Wednesday, October 23, 2019


 See this weeks print edition  

for these stories:

  • Area Bowling Results





News Article
Return to Previous Page

There's No Place Like Upper Perkiomen High School
Written by Kelly Kalb, Correspondent


Dorothy and the Scarecrow, played by Emily Barker, oils the Tin Man, Jack Donahue, after meeting him on her journey.

        After nearly six months of preparation, the Upper Perkiomen High School (UPHS) has set the stage for this year's rendition of the classic musical, "The Wizard of Oz."


A cast and crew of approximately 50 students, teachers and parents excitedly brought the imaginative Emerald City to life Wednesday afternoon in the high school's auditorium for a special Gold Card showing, which was free to seniors.           

        "The Wizard of Oz" has long been remembered as the 1939 film with the main character, Dorothy, being portrayed by Judy Garland. However, the commercial production was created following the 1900 release of L. Frank Baum's novel "The Wonderful World of Oz" which follows Dorothy and her dog, Toto, through a terrible tornado that essentially leads her to the colorful and confusing world of Oz.

        Dorothy's dream-like adventure finds her traveling down a yellow brick road to find the great and powerful Wizard who can grant her wish to return home. During her journey she meets three travelers: the Cowardly Lion, the heartless Tin Man and the Scarecrow with no brain. All are seeking something from the Wizard, and encounter many obstacles along the way.

        Alicia Cortese, production director and English teacher, and Assistant Director Colby Phillips, a social studies teacher, admit the production had its challenges but they welcome the demands of the entire process.

When choosing "The Wizard of Oz" as the featured musical, Cortese said, "First we wanted a show that all age groups would enjoy. Secondly, we knew we had the talent within the drama club to pull off the iconic roles and lastly, we really wanted to challenge ourselves and produce something technically ambitious."

With a performance of this magnitude, Cortese knew the show would be tough to pull off.

"We knew we were going to have to be very creative with over 140 costumes, 11 sets, and a plethora of special effects and lighting instruments," she said.

        The drama club was looking at a $14,000 budget for this production alone.  Royalties from last year's musical, in the amount of $4,000, helped out, but the club also sought out sponsors to purchase ad space within the production's program as well as donations, did fundraising and worked with volunteers for everything from set construction to creating costumes in order to fund the musical.             

        "This show has been incredibly fun from beginning to end," Cortese said, summing up the experience.  "Producing and directing a musical will always have its challenges but the Wizard of Oz has allowed us to imagine like children once again. It's just a delightfully fun and entertaining show for all ages."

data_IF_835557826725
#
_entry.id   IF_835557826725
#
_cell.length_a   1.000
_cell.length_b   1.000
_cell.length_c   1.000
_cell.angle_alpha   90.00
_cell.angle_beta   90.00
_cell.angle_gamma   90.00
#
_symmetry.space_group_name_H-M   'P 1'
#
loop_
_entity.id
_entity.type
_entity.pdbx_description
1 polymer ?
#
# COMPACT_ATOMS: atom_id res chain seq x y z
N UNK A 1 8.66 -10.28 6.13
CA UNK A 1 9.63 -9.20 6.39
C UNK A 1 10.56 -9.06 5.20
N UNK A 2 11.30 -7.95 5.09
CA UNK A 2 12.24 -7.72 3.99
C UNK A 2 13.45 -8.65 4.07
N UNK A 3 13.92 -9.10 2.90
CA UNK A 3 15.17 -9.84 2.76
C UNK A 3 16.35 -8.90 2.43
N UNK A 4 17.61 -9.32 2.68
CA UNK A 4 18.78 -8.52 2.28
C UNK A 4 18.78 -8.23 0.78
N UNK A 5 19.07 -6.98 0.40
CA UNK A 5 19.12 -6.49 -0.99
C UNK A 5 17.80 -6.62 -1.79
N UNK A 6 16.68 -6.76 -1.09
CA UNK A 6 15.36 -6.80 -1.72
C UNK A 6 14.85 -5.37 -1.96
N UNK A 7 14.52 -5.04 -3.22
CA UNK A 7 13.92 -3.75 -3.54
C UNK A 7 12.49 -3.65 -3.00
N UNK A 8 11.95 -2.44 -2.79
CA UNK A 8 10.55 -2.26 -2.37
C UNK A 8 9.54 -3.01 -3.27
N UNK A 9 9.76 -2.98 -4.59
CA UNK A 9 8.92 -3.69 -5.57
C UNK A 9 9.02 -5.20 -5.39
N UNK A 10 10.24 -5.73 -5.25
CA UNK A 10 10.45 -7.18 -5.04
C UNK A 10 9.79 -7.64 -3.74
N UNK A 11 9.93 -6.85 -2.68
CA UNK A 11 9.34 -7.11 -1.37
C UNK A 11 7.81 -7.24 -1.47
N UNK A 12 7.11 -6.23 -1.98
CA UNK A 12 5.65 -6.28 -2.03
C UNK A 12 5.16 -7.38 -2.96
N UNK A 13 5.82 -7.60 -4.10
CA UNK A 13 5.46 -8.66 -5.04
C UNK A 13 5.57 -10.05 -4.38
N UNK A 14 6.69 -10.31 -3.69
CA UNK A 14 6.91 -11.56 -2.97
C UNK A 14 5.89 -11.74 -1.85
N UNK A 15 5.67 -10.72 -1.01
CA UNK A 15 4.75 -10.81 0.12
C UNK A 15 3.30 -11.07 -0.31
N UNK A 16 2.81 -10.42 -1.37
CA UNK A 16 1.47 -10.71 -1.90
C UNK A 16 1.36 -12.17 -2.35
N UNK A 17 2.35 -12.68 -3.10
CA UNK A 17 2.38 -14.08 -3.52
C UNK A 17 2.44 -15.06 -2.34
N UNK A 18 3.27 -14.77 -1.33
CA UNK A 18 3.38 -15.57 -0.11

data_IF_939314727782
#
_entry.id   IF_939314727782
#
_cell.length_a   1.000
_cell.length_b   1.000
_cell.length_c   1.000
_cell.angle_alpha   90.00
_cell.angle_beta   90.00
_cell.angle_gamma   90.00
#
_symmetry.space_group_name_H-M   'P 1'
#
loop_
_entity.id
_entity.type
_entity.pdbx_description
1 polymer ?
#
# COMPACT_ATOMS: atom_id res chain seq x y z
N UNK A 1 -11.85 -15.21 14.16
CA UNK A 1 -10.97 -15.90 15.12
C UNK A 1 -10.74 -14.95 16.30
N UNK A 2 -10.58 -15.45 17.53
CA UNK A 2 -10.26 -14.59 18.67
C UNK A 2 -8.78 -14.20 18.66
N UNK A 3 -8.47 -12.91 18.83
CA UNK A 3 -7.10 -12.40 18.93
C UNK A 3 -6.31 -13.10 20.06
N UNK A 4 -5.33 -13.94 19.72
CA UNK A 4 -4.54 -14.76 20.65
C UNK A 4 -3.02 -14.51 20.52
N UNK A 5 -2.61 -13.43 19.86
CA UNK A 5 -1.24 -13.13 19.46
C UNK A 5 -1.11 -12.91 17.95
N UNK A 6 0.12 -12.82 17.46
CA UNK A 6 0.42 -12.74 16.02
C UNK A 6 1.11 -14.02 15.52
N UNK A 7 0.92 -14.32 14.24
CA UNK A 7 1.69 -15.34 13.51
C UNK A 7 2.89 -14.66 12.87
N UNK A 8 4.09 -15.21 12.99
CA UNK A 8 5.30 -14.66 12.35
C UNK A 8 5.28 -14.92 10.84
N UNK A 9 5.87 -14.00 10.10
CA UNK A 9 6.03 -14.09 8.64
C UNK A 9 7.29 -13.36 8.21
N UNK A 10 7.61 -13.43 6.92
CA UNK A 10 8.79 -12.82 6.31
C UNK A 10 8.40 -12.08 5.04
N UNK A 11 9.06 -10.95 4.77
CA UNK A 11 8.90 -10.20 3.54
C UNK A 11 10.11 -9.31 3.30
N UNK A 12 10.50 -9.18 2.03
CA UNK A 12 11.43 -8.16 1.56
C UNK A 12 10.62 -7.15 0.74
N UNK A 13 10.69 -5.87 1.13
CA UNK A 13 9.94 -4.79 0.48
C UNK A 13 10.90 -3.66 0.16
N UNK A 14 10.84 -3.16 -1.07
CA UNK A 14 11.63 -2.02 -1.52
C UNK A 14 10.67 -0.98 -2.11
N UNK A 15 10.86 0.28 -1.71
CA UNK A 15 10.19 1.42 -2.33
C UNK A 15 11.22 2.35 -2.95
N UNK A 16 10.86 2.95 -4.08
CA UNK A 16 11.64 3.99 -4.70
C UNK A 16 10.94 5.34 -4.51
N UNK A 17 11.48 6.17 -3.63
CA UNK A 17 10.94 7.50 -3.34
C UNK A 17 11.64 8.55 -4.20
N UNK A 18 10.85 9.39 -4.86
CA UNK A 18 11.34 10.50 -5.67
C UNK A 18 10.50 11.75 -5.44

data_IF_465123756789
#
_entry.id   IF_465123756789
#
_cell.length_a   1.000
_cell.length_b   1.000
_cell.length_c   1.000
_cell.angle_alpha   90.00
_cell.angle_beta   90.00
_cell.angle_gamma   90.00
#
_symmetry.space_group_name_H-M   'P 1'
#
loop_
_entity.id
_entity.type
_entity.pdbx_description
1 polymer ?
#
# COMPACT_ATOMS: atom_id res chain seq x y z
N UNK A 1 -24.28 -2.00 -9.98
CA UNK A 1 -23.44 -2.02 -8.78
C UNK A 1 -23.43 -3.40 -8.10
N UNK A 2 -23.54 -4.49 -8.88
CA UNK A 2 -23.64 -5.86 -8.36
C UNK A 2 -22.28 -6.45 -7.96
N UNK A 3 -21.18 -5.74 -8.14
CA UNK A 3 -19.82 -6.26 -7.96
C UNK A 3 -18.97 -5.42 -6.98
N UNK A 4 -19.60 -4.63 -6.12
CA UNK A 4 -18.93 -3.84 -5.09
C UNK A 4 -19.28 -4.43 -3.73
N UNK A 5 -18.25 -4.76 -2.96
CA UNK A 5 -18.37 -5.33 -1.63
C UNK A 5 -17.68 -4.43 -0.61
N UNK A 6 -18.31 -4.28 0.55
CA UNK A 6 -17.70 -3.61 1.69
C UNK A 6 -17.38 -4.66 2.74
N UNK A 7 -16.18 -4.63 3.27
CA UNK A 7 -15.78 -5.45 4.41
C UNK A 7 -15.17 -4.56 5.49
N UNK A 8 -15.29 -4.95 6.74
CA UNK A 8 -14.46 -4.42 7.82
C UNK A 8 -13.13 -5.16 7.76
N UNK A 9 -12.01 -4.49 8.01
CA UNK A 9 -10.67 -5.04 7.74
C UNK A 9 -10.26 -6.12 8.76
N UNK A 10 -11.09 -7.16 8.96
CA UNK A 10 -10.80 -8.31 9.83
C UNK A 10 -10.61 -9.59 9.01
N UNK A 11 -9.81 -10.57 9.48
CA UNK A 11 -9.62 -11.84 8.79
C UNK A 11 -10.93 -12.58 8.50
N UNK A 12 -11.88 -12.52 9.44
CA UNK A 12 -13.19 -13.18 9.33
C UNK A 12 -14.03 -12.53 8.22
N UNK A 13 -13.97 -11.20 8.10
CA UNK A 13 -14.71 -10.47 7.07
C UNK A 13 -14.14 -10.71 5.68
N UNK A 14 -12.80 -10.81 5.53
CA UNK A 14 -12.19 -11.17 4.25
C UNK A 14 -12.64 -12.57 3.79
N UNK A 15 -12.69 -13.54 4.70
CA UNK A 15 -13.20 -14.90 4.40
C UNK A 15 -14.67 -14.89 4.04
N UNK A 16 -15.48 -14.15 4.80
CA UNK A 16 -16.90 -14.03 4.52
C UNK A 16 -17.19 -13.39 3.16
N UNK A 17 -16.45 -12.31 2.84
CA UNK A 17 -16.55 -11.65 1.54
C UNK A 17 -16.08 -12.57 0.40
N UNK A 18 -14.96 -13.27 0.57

"This is my second year working with them (drama club)," said Jennifer Dancy, local dance studio owner and choreographer for the production.  "It's the best musical that the high school has done! Eleanor (King) is amazing as Dorothy, Emily (Barker) is so cute and funny as the Scarecrow, Jack (Donahue) and Dylan (Bortz) make the Tin Man and Lion come alive! A very hard-working ensemble."

        The majority of cast members are accustomed to performing on stage with previous high school productions under their belts such as "South Pacific," "Bye, Bye Birdie" and "Footloose."

        Emily Barker, a junior at UPHS who portrays the Scarecrow, explained, "This is the best production so far. The costumes are intense and I'm just proud to be a part of it."

        Senior Dylan Bortz, the Cowardly Lion, said he was most proud of "the cast coming together."

        The Wicked Witch of the West, senior Haley Stauffer, remarked, "Everyone that has been in the production has put in a lot of time and it is definitely worth coming to see. This is the best production yet."

        Overall, the cast and crew said they are overjoyed by the success of this year's musical. Even Rufus, the friendly pooch who plays Toto, excitedly gave a lick and a wag of his tail during the event.

        For Eleanor King, who portrays Dorothy, the fact that she is a senior this year is a bit bittersweet. 

"This has been an amazing experience," she said.  King, who has been singing since the third grade and has been cast in multiple productions throughout middle and high school, plans to attend college for television production with a minor in Music.

        "The Wizard of Oz" runs at UPHS March 13, 14 and 15 at 7 p.m. The children's show for ages 14 and under will be held March 16 at 2 p.m. General admission tickets are $8, children's show tickets are $5 and student tickets for Student Night on March 13 are $5.






Join our Business Directory today and get the introductory rate for a full year.
Click Here.


Home Editorial
News Photos
Sports Business Directory
Obituaries Classified Ads
Calendar Contact Us
  Advertise with the Town & Country... It's the weekly paper that people read, not just look at!  Click here to learn more or sign up.   Serving the municipalities of Bally, East Greenville, Green Lane, Hereford, Lower Salford, Marlborough, Milford, New Hanover, Pennsburg, Red Hill, Trumbauersville, Upper Hanover, Upper Salford
The Town & Country is now available at 64 locations throughout the region! Pick up your copy at any of the locations here, or better yet, have it delivered directly to your mailbox!  Click here to subscribe.

Local News for Local Readers since 1899.
© Copyright 2009 and Terms of Use
Site Design by Bergey Creative Group